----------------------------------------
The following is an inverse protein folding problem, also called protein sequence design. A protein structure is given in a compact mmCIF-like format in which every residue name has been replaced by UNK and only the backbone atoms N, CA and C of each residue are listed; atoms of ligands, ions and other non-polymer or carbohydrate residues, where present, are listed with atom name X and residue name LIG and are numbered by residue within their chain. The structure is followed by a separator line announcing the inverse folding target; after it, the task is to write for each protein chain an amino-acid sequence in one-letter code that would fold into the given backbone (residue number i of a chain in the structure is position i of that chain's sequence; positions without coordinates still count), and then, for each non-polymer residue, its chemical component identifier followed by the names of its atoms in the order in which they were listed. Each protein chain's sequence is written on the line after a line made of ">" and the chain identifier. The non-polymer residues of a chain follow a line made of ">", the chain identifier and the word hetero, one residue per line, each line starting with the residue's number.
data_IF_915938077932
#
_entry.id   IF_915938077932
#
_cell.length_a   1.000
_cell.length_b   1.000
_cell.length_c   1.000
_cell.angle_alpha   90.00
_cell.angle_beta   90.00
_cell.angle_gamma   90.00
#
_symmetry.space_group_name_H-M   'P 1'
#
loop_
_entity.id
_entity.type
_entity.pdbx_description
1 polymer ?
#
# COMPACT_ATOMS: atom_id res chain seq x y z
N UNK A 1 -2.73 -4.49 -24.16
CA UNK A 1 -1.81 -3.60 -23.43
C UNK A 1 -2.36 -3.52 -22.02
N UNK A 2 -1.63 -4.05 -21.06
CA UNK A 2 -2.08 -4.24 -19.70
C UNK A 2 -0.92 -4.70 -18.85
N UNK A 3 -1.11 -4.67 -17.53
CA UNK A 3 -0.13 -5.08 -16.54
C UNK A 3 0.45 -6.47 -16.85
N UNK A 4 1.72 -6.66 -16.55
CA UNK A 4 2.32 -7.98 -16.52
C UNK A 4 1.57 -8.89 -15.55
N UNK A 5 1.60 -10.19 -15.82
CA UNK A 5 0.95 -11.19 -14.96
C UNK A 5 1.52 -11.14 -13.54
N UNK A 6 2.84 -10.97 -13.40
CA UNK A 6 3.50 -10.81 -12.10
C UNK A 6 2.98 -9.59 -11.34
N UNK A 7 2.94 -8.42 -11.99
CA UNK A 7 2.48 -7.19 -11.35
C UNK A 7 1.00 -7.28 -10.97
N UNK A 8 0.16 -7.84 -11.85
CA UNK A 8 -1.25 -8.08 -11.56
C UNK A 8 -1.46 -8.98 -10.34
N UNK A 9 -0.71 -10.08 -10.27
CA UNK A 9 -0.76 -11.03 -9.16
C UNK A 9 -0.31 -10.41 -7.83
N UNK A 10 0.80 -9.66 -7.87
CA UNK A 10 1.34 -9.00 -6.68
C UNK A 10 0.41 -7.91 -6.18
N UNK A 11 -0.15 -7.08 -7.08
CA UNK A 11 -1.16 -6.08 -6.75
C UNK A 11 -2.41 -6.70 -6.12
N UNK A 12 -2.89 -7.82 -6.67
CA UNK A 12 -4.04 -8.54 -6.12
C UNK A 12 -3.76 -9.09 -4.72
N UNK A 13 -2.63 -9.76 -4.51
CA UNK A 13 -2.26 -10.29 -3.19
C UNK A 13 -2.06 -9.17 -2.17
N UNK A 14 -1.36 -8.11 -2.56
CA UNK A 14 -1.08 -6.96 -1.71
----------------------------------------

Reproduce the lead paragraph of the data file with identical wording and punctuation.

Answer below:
The following is an inverse protein folding problem, also called protein sequence design. A protein structure is given in a compact mmCIF-like format in which every residue name has been replaced by UNK and only the backbone atoms N, CA and C of each residue are listed; atoms of ligands, ions and other non-polymer or carbohydrate residues, where present, are listed with atom name X and residue name LIG and are numbered by residue within their chain. The structure is followed by a separator line announcing the inverse folding target; after it, the task is to write for each protein chain an amino-acid sequence in one-letter code that would fold into the given backbone (residue number i of a chain in the structure is position i of that chain's sequence; positions without coordinates still count), and then, for each non-polymer residue, its chemical component identifier followed by the names of its atoms in the order in which they were listed. Each protein chain's sequence is written on the line after a line made of ">" and the chain identifier. The non-polymer residues of a chain follow a line made of ">", the chain identifier and the word hetero, one residue per line, each line starting with the residue's number.